Iola Mathews’ gutsy fight for social change and action
Winning for Women Iola Mathews
Monash University Publishing, $29.95
Iola Mathews is an honourable thief. There is a wonderful picture in Winning for Women of her 1994 ACTU farewell after a decade working with its secretary Bill Kelty, fighting for women's rights at work.
Bill Kelty and Iola Mathews launching the Action Program for Women Workers in October 1984.Credit:
The poised Mathews smiles standing next to Kelty in what looks like his best cable-knit jumper, his luxuriant white hair coiffed to its merino best. Beaming she may be, but her mind was probably already mulling the heist.
For Mathews later asked where the ACTU archives ended up. "Some obscure place in Canberra," she was told. Since not everyone there valued her work as much as Kelty, she wondered whether her papers would ever make it.
"So one Sunday I came in and quietly removed it all, and took it home, and put it in the garage," she said. "And it sat there for 25 years until a few years ago when I thought, I'd better (write it all down) before I lose all my marbles … and show young women that a lot has changed, even though sometimes they think it hasn't."
Mathews' heist is history's gain. Winning for Women is a vital repository of first-hand labour history, gender history and media history recounted in detail by a principal in the action. It is a masterclass in social change and how the industrial side of it gets done.
The first half conveys Mathews' life until the ACTU, and the second a detailed account of the campaigns and arbitration commission cases she then worked on, and eventually led, helping reverse the then pervasive legal discrimination against women workers.
Iola Hack was born to a lawyer father and "homemaker" mother in middle-class Melbourne. An arts degree and overseas work and travel led to a cadetship at The Age in 1969, a time when most journalists and all of their bosses were men, some helpful, some not.
It was like pushing on a door prone to sticking. She mostly thrived and built a formidable network, especially on the education round, in which young mothers such as Joan Kirner were galvanised into action over the overcrowded state schools their children attended.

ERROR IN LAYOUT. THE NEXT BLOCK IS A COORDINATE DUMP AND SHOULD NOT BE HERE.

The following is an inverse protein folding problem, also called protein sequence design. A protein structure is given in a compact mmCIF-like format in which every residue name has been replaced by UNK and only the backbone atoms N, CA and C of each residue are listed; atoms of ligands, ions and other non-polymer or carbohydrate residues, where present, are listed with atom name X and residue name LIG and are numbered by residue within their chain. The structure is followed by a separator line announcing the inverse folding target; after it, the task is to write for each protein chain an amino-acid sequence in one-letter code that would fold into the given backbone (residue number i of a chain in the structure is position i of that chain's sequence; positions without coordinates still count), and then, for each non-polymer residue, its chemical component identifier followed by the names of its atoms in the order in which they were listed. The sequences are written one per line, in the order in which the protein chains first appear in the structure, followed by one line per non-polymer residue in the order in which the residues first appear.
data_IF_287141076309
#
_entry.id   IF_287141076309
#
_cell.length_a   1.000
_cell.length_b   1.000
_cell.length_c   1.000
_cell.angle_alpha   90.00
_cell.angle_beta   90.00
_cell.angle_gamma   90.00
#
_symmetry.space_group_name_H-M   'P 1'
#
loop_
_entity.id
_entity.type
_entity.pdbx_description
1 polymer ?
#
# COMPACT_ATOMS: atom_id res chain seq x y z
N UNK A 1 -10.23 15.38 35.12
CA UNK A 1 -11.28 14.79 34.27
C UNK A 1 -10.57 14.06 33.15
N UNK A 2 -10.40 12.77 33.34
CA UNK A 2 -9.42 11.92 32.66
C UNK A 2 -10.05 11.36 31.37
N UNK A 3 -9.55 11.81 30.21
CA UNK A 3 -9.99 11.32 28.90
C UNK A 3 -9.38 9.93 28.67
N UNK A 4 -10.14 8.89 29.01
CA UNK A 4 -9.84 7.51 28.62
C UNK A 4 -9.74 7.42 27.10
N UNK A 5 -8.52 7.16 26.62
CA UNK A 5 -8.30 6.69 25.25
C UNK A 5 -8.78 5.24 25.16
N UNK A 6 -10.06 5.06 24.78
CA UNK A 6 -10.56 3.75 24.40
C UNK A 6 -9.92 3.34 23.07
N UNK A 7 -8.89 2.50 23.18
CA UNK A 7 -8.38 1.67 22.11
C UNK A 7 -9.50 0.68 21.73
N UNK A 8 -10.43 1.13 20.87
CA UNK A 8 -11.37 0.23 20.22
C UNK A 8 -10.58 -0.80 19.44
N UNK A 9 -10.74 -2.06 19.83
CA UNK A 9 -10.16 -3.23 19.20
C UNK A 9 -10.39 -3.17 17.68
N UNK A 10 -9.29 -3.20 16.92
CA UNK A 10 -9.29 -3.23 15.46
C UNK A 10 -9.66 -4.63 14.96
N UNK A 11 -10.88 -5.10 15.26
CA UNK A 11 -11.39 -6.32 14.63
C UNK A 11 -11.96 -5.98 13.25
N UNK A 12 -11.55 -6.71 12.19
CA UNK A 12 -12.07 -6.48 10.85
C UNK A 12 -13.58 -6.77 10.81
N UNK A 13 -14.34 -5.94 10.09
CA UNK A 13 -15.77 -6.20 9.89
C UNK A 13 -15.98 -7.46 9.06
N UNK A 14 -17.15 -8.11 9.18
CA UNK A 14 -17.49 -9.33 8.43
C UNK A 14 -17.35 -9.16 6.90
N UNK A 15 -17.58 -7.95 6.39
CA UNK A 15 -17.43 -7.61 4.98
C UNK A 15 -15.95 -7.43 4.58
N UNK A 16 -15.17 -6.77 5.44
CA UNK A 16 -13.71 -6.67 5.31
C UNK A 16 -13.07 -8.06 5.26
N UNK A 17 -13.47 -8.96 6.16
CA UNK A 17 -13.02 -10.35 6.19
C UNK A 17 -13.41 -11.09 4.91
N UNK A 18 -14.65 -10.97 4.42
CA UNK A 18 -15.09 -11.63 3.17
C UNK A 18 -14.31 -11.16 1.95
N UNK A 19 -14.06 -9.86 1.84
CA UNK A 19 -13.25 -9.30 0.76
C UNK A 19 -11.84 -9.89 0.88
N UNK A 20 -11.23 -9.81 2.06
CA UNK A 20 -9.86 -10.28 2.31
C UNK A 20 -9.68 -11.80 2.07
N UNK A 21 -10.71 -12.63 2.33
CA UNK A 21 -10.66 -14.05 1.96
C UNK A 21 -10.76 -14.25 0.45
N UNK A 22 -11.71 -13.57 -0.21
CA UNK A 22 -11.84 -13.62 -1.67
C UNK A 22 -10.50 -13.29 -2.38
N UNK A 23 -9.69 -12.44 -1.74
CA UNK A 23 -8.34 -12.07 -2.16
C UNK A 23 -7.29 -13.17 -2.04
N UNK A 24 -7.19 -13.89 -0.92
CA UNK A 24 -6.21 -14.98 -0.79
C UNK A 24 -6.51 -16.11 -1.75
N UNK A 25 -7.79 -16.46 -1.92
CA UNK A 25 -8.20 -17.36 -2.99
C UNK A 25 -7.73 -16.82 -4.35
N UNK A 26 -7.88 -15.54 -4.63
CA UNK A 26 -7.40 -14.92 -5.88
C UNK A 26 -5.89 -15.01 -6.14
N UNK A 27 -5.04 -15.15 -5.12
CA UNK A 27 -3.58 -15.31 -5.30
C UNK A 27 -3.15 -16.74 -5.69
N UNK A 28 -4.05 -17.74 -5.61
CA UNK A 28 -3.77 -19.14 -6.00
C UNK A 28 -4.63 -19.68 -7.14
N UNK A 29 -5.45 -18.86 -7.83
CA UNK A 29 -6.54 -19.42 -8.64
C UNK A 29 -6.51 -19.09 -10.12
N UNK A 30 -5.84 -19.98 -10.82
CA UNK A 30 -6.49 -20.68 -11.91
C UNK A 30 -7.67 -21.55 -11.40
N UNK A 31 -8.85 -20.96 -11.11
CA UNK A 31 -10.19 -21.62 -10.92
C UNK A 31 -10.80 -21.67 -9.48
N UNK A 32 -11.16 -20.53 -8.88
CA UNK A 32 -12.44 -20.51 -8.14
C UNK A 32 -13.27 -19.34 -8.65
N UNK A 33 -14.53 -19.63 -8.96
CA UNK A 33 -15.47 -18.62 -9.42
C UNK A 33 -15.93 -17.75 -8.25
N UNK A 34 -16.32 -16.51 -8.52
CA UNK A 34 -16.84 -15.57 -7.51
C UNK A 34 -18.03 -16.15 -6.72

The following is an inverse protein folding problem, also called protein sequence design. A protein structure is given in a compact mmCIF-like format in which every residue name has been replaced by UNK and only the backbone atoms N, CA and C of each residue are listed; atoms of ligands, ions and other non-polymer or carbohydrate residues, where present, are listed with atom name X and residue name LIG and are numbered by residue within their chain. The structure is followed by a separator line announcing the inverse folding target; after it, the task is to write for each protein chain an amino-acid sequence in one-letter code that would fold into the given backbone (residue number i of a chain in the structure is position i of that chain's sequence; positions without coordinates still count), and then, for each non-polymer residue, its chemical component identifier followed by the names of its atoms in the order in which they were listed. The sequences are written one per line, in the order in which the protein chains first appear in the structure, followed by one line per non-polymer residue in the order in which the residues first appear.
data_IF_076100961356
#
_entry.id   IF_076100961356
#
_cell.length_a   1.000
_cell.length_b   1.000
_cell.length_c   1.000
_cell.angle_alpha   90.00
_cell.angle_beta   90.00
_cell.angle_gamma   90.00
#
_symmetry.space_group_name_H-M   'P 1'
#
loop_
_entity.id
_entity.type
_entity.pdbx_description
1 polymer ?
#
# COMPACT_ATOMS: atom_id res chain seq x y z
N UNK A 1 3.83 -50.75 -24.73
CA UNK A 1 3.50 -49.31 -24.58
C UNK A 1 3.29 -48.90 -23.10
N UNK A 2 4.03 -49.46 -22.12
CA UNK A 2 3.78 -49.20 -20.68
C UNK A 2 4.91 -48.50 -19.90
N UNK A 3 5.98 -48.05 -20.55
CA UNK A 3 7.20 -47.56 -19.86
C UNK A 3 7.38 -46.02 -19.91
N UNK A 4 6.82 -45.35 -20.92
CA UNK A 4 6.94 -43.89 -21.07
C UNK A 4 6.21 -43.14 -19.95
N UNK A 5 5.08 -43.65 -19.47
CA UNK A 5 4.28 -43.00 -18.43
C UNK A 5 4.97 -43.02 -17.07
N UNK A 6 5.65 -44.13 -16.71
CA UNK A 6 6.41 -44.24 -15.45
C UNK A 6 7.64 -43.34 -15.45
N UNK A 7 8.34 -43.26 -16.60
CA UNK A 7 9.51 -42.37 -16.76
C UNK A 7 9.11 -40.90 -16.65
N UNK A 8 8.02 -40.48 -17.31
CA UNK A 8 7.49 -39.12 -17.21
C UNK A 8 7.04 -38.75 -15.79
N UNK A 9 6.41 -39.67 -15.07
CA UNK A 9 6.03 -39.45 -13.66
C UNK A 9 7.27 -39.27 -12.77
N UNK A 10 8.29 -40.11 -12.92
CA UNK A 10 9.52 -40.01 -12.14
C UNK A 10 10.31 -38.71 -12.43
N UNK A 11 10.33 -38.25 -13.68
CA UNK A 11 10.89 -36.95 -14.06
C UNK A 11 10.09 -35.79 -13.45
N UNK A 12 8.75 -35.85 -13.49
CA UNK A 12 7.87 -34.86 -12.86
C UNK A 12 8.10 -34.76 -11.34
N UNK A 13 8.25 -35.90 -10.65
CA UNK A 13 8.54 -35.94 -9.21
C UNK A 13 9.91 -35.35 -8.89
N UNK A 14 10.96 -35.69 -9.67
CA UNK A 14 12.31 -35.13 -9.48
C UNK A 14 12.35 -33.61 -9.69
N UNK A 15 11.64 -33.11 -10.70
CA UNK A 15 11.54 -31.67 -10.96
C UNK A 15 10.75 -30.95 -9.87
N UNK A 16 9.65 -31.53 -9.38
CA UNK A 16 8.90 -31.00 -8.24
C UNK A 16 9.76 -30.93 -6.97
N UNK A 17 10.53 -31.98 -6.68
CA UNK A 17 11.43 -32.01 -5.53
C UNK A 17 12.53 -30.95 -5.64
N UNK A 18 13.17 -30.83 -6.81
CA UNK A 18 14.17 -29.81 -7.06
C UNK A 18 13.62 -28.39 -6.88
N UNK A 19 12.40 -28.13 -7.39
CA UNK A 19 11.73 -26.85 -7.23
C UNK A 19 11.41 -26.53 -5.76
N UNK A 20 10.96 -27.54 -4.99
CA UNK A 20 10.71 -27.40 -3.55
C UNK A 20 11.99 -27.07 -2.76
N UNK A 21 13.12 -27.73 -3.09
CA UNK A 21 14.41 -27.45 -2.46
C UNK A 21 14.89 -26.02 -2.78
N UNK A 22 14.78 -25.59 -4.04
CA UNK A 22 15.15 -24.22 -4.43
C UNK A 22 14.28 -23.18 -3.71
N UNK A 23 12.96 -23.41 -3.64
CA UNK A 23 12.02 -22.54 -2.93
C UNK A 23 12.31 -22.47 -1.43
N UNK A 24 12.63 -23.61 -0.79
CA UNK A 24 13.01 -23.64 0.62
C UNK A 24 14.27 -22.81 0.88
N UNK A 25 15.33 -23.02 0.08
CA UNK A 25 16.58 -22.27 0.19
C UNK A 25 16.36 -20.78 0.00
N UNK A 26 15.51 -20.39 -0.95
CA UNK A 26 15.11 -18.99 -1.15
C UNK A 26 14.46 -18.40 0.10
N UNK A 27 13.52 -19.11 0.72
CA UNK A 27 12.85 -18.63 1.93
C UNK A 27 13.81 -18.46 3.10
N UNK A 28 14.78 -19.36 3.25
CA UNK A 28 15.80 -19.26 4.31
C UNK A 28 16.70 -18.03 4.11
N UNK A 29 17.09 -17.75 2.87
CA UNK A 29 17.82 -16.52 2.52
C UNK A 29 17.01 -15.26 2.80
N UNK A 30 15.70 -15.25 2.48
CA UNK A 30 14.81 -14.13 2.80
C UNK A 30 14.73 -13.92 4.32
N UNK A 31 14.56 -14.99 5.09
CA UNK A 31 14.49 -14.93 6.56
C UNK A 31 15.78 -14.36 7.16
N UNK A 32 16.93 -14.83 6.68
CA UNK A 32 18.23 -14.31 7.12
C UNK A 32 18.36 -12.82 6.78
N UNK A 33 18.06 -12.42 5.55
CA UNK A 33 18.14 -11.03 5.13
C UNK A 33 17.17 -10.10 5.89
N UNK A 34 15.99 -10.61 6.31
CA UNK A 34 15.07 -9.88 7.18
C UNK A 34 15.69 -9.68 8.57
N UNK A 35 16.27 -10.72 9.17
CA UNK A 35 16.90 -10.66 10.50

Hack married Race Mathews, taking the opportunity to drop what was a particularly unfortunate surname for a journalist. Race was a Whitlam staffer on his way into politics. He was also a widower with three children, to which he and Iola quickly added two more. With Race mostly absent from home, Iola's journalistic career staggered under the weight of effectively being a single mother of five in a society without a childcare system.
The experience helped forge Mathews' feminism. Beatrice Faust's invitation to become a founding organiser of the Women's Electoral Lobby (WEL) in 1972 gave it institutional expression. The feminist revelations kept on coming.
Race's ascension to Victorian Labor premier John Cain's cabinet in 1982 delivered the killing blow to Iola's journalistic career. Age editor Creighton Burns sidelined her, suggesting that she might still be allowed to "do some kind of research, like checking things for the subs". She was devastated. "What a joke. Would they ask me, between beers, to look up how to spell Mississippi?"
Mathews resigned and then felt the full impact of the double bind she was in, shut out of many suitable jobs because Cain did not want a minister's wife on the public service payroll.
Things were complicated, and often fraught, even among people with shared feminist goals.
The odd bit of work came Mathews' way but mostly she was involved in voluntary feminist organising and activism. The plethora of names and details of the machinations around feminist action at this time is a real feature of the book. Things were complicated, and often fraught, even among people with shared feminist goals – and that was before one faced their implacable opponents.
Kelty emerges as modern Australian trade unionism's unsung feminist hero. He recruited Mathews to the ACTU in 1984 and set her to work on achieving the industrial side of a shared feminist agenda with the Hawke and Keating governments that fixed so many workplace wrongs for women.
Not all the colleagues were on board. Mathews helpfully names those in the labour movement who were as she helped win equal pay for nurses and outworkers, parental leave and superannuation, as well as running key equal pay cases during a stellar decade. Change can be achieved. Mathews here shows how.
Chris Wallace is a historian at the ANU in Canberra. @c_s_wallace
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